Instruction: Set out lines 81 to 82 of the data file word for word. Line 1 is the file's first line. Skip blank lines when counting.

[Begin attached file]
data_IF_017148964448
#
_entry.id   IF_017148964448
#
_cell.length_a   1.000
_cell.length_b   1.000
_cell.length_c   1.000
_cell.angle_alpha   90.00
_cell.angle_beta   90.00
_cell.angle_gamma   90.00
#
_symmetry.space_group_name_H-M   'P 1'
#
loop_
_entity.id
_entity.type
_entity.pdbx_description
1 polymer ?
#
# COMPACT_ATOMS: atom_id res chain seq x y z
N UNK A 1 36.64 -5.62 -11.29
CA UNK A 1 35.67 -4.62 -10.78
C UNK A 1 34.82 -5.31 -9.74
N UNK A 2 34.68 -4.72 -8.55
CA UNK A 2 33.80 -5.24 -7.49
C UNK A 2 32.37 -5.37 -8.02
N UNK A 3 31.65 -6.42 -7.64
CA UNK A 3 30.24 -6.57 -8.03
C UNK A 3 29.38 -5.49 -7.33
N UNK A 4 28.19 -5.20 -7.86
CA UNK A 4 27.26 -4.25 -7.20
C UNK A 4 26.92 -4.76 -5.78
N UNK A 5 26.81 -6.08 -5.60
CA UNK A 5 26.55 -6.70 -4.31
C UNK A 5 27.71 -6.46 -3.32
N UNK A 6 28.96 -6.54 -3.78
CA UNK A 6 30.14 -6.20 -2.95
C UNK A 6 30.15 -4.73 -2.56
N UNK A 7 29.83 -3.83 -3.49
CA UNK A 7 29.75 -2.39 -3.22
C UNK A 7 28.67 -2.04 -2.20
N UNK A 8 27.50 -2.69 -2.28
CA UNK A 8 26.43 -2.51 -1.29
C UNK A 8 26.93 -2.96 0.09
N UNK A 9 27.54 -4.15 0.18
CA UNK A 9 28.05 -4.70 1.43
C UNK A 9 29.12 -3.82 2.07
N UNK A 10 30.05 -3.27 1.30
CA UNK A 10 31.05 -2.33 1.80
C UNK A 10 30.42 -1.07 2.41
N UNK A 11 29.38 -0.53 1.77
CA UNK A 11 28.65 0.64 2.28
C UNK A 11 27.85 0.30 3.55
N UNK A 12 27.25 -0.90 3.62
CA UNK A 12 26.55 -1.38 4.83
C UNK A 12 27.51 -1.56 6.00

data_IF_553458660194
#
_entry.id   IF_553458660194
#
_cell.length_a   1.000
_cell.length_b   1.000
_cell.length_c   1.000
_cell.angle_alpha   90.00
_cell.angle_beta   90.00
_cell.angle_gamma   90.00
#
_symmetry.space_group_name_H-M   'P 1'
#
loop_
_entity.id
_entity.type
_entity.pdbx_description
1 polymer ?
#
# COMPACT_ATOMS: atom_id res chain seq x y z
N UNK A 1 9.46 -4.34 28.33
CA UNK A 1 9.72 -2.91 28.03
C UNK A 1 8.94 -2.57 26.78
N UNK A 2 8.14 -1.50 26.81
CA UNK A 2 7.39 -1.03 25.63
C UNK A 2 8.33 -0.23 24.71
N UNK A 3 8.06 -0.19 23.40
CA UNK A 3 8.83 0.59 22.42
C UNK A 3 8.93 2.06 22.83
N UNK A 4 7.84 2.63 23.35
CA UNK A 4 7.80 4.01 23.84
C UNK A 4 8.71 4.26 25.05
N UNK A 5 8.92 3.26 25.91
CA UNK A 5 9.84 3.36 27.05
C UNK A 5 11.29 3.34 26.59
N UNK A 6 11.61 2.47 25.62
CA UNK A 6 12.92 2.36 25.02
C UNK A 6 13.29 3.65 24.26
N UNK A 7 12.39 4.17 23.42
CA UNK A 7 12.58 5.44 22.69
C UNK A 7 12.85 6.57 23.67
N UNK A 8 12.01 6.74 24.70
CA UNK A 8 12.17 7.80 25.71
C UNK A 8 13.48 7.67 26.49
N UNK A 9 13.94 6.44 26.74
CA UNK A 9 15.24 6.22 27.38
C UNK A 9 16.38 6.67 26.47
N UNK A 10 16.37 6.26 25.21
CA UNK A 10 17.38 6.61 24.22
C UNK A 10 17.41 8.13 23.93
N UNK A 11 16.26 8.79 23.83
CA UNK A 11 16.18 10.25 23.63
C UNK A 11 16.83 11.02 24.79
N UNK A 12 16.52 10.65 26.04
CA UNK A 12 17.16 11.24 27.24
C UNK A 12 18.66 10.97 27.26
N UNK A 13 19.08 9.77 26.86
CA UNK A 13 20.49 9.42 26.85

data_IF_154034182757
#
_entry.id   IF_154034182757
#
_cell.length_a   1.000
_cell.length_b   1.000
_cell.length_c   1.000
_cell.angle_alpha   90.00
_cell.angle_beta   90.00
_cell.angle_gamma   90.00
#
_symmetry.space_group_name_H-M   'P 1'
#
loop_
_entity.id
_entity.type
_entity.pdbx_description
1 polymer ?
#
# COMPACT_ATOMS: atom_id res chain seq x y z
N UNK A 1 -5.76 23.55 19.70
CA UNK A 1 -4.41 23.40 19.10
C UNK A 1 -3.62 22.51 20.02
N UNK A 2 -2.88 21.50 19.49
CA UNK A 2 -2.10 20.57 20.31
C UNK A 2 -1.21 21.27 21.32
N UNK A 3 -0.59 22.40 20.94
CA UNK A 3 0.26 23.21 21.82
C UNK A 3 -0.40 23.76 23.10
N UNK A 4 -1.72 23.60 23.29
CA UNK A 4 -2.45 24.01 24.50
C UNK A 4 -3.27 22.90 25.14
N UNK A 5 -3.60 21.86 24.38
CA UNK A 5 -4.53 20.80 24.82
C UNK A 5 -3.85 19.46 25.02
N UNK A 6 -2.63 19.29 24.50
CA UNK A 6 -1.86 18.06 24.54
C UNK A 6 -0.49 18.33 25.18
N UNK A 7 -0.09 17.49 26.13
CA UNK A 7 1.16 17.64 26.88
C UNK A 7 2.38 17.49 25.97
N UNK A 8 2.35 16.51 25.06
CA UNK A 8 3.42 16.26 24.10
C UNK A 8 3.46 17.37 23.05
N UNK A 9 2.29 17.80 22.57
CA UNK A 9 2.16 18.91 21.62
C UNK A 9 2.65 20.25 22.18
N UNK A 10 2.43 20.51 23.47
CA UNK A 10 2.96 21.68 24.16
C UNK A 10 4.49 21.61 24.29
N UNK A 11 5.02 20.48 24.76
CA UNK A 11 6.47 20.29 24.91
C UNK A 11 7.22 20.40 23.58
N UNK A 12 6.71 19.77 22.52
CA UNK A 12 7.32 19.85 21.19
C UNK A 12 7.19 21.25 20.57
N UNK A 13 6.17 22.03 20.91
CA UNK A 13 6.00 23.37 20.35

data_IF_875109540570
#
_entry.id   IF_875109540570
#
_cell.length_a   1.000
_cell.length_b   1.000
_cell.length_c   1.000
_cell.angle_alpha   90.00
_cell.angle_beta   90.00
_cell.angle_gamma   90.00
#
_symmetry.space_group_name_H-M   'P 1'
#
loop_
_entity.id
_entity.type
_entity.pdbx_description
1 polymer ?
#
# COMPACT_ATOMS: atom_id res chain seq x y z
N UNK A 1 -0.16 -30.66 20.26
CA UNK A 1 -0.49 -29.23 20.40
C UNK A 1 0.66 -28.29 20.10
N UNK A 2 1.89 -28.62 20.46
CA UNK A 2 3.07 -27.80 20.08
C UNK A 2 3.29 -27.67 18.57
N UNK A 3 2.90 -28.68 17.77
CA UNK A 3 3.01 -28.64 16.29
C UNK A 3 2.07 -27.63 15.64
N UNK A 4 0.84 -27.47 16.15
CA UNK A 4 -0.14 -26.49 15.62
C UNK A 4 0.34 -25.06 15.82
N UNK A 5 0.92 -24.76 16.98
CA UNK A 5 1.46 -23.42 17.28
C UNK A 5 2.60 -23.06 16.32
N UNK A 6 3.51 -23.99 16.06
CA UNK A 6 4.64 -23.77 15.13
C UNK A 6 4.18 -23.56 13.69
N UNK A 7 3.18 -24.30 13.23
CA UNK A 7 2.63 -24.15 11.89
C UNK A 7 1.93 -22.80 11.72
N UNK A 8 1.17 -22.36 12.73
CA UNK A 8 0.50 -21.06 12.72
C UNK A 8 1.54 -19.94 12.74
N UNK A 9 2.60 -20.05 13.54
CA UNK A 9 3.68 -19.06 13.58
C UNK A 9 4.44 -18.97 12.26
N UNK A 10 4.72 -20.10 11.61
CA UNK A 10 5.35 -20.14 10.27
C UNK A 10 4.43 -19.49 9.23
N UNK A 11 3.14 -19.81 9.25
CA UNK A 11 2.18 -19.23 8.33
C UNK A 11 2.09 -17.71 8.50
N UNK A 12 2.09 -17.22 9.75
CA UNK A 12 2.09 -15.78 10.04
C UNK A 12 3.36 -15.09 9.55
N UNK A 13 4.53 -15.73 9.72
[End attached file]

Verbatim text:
CA UNK A 2 7.39 -1.03 25.63
C UNK A 2 8.33 -0.23 24.71